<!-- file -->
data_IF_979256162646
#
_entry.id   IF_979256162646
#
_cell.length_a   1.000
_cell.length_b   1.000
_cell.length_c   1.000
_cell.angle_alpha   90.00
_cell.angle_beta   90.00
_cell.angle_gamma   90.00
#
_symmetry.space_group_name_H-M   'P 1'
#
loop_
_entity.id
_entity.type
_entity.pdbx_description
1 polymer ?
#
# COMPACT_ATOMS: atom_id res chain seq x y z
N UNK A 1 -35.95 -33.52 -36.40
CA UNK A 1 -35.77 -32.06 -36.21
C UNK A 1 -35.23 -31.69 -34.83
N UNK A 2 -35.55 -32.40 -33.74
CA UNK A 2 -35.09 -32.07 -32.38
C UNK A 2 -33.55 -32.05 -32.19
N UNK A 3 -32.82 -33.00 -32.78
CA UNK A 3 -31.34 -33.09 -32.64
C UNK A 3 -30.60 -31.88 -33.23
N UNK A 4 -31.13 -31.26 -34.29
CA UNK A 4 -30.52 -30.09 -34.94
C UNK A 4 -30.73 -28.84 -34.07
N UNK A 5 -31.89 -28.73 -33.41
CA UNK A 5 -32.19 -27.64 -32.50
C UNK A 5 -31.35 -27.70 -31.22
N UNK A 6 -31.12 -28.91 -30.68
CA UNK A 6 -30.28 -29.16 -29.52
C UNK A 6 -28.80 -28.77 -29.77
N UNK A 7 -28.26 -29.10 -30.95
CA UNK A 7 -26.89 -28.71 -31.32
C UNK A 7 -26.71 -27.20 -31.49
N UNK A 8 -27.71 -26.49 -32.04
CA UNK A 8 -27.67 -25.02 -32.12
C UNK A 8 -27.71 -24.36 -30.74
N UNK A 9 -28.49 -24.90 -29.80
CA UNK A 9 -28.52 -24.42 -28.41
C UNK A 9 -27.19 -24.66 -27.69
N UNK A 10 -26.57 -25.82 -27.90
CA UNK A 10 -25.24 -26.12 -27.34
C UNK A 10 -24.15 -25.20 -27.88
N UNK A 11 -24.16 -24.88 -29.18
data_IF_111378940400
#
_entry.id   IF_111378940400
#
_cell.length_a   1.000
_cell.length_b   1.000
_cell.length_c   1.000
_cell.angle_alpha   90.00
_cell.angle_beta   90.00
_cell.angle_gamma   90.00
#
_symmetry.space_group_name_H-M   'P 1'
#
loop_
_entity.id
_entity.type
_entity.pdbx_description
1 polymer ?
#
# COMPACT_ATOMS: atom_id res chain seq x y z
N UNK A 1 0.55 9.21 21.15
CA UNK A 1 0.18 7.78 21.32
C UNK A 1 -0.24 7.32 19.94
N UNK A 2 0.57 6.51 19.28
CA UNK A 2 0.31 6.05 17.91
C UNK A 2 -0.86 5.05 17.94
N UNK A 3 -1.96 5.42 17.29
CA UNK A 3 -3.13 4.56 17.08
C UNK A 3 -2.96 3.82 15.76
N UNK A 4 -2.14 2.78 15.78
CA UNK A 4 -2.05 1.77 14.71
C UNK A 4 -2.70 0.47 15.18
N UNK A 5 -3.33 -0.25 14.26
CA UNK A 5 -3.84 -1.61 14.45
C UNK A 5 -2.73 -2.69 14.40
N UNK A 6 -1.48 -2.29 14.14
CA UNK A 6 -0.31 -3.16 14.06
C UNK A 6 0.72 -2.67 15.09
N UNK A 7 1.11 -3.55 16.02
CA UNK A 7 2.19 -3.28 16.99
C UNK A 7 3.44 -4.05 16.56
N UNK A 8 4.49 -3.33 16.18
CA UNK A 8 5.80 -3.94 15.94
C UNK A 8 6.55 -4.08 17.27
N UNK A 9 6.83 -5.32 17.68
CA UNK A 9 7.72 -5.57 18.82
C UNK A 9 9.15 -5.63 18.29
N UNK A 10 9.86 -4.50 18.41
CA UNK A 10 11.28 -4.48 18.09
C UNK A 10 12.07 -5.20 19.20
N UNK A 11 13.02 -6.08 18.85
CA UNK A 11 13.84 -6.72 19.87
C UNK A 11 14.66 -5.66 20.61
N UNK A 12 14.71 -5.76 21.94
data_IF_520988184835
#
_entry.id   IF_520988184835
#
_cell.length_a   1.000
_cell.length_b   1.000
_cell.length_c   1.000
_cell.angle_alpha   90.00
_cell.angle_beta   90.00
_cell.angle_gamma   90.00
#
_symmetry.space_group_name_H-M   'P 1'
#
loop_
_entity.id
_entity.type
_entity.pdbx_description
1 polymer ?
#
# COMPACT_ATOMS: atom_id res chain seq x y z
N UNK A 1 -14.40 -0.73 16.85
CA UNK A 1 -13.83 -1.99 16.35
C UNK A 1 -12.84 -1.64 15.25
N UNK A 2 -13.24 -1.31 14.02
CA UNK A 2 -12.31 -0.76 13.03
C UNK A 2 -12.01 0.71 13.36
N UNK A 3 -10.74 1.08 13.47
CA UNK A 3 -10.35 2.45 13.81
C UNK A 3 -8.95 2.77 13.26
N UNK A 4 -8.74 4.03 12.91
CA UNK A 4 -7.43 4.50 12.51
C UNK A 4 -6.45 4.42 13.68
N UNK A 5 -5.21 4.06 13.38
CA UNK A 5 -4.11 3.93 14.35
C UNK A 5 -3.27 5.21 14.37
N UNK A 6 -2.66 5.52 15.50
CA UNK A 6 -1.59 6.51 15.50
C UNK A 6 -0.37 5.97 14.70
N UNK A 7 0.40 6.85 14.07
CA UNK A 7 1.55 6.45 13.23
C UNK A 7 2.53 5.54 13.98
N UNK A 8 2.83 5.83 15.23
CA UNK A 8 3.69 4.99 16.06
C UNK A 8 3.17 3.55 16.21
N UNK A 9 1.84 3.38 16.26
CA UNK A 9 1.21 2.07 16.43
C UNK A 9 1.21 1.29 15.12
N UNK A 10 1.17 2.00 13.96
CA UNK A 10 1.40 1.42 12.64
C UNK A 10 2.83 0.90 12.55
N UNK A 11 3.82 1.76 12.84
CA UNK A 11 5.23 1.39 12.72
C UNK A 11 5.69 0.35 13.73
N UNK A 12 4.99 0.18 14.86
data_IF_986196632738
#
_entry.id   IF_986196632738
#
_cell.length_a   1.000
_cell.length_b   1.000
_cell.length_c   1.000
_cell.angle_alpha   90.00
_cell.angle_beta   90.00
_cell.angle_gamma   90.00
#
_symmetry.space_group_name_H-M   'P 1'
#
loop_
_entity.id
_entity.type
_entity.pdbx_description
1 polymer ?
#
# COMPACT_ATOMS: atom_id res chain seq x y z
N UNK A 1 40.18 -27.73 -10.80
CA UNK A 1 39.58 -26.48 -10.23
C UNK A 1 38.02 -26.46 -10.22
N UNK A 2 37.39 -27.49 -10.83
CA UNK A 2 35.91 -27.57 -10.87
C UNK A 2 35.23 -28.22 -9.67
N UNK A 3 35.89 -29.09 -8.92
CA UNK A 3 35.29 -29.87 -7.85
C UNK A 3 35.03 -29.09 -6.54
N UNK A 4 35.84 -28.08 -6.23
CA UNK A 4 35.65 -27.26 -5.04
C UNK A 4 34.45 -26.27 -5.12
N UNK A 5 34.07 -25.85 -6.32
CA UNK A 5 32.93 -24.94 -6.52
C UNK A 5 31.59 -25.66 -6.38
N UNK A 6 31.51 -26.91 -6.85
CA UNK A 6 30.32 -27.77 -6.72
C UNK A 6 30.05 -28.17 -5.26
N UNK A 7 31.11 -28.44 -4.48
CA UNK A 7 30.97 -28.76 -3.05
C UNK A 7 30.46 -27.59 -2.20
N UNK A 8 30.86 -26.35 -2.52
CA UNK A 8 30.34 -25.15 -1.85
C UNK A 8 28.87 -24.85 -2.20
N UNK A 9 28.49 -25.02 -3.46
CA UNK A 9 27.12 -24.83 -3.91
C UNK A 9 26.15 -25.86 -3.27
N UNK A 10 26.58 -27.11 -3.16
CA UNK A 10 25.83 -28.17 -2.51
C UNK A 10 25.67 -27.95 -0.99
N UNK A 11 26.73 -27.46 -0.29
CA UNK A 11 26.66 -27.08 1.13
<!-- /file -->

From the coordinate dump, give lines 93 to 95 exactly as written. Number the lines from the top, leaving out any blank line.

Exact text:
N UNK A 8 4.49 -3.33 16.18
CA UNK A 8 5.80 -3.94 15.94
C UNK A 8 6.55 -4.08 17.27